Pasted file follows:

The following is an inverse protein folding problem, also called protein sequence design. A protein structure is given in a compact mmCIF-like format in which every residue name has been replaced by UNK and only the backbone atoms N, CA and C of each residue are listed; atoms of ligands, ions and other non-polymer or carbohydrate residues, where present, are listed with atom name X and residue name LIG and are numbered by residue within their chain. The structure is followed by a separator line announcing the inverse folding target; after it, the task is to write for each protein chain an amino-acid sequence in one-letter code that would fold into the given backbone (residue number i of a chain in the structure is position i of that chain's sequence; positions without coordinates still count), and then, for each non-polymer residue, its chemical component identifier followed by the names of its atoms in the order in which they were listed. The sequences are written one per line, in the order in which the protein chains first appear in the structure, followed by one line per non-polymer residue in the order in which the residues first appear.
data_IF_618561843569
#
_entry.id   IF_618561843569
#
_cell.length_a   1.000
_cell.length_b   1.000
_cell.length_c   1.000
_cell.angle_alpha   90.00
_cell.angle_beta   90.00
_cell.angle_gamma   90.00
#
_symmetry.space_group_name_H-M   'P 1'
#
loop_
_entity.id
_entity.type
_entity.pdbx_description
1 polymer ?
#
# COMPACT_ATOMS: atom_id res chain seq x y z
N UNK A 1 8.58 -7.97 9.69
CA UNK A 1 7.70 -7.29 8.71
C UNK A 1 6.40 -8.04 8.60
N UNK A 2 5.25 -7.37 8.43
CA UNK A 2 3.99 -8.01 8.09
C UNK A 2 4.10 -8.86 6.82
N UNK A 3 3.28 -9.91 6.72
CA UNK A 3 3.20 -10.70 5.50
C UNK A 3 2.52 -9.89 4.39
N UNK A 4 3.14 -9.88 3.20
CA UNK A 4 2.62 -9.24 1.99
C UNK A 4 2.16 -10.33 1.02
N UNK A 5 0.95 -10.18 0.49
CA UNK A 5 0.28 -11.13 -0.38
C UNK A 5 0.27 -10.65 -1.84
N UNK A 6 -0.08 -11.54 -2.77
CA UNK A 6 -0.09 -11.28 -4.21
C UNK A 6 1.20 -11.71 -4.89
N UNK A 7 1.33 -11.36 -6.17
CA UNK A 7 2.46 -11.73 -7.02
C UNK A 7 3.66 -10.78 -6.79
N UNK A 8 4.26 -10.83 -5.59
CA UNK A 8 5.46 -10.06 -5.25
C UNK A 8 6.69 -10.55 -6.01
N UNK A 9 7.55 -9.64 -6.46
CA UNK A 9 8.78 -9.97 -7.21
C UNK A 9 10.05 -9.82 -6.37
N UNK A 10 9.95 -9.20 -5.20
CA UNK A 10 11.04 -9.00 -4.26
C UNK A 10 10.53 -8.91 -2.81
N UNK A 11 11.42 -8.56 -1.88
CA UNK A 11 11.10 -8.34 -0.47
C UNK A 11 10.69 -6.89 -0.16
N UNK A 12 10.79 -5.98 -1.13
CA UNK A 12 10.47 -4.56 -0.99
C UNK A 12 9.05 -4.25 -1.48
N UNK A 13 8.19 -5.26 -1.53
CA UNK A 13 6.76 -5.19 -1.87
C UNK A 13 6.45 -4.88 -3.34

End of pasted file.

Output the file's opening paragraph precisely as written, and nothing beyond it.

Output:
The following is an inverse protein folding problem, also called protein sequence design. A protein structure is given in a compact mmCIF-like format in which every residue name has been replaced by UNK and only the backbone atoms N, CA and C of each residue are listed; atoms of ligands, ions and other non-polymer or carbohydrate residues, where present, are listed with atom name X and residue name LIG and are numbered by residue within their chain. The structure is followed by a separator line announcing the inverse folding target; after it, the task is to write for each protein chain an amino-acid sequence in one-letter code that would fold into the given backbone (residue number i of a chain in the structure is position i of that chain's sequence; positions without coordinates still count), and then, for each non-polymer residue, its chemical component identifier followed by the names of its atoms in the order in which they were listed. The sequences are written one per line, in the order in which the protein chains first appear in the structure, followed by one line per non-polymer residue in the order in which the residues first appear.